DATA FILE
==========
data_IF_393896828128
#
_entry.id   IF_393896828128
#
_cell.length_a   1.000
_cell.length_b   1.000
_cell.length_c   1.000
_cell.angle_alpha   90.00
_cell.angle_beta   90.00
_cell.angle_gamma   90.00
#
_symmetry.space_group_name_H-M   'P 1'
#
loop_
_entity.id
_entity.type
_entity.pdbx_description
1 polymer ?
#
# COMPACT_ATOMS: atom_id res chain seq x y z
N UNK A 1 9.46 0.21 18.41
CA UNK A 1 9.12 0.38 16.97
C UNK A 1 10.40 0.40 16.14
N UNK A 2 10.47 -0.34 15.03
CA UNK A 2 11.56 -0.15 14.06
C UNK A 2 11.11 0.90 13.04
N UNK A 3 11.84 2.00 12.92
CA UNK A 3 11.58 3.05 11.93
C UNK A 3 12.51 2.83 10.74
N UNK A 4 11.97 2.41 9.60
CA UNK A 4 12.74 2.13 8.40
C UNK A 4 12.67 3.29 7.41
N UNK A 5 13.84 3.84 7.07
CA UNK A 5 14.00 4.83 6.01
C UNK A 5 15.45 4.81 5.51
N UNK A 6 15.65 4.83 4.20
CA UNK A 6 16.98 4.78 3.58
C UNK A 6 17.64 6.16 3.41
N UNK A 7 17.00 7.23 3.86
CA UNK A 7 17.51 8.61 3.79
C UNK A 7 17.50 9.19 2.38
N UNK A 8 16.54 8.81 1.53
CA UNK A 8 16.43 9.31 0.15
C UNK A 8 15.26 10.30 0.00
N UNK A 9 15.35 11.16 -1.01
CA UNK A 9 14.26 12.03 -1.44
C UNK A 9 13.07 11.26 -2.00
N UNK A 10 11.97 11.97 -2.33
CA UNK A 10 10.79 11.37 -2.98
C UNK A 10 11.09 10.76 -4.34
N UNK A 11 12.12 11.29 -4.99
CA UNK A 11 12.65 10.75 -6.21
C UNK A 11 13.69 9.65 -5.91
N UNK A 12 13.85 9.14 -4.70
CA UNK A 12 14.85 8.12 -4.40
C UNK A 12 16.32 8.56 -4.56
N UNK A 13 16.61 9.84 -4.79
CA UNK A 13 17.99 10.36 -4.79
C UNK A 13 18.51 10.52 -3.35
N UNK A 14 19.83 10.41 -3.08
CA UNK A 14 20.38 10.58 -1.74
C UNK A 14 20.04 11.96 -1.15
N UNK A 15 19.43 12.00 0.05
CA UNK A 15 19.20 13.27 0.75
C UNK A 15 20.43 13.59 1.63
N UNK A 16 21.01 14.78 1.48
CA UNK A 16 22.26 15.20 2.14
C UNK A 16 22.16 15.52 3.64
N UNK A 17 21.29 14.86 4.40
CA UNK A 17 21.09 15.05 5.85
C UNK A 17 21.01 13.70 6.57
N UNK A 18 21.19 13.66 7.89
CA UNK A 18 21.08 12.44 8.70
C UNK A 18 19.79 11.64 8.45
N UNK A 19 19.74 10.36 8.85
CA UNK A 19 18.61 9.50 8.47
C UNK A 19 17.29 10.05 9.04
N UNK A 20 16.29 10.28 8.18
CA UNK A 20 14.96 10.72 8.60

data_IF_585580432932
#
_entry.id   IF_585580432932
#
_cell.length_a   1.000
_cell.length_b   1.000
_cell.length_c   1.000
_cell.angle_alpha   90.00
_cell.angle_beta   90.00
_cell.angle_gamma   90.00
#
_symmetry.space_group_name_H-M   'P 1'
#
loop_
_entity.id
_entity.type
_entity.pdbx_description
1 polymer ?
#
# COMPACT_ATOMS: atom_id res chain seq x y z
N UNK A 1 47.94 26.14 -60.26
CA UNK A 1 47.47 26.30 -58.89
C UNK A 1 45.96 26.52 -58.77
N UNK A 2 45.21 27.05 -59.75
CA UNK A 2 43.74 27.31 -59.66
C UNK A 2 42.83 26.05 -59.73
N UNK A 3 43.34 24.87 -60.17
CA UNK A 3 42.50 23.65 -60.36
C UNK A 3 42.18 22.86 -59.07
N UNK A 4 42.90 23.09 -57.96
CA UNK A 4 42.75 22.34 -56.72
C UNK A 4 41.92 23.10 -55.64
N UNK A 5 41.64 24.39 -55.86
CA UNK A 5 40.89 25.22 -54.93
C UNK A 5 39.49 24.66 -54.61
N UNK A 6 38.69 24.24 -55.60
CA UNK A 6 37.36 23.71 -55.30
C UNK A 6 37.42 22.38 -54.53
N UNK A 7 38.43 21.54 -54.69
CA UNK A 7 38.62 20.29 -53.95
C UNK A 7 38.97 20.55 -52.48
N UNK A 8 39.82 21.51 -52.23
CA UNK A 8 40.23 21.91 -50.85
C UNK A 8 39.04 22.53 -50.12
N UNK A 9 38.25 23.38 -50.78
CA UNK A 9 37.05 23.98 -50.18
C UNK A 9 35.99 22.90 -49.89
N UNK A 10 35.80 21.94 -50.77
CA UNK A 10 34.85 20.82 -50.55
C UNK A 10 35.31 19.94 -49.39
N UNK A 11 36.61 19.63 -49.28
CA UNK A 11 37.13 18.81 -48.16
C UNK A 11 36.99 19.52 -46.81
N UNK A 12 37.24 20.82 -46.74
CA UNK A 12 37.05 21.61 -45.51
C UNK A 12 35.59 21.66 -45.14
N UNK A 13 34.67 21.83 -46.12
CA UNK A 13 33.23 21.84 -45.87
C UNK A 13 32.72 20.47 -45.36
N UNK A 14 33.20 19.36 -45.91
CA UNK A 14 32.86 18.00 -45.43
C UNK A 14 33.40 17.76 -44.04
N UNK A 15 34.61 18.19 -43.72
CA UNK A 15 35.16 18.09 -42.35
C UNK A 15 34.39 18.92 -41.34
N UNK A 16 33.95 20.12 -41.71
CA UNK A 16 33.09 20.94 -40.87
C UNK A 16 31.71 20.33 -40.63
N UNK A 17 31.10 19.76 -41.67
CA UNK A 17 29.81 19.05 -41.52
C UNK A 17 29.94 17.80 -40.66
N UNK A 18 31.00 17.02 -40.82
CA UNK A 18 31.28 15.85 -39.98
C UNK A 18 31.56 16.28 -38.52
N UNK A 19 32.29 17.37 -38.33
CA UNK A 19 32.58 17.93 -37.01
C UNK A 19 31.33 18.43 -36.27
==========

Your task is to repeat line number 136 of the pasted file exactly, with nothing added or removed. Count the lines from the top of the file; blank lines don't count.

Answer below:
N UNK A 13 34.67 21.83 -46.12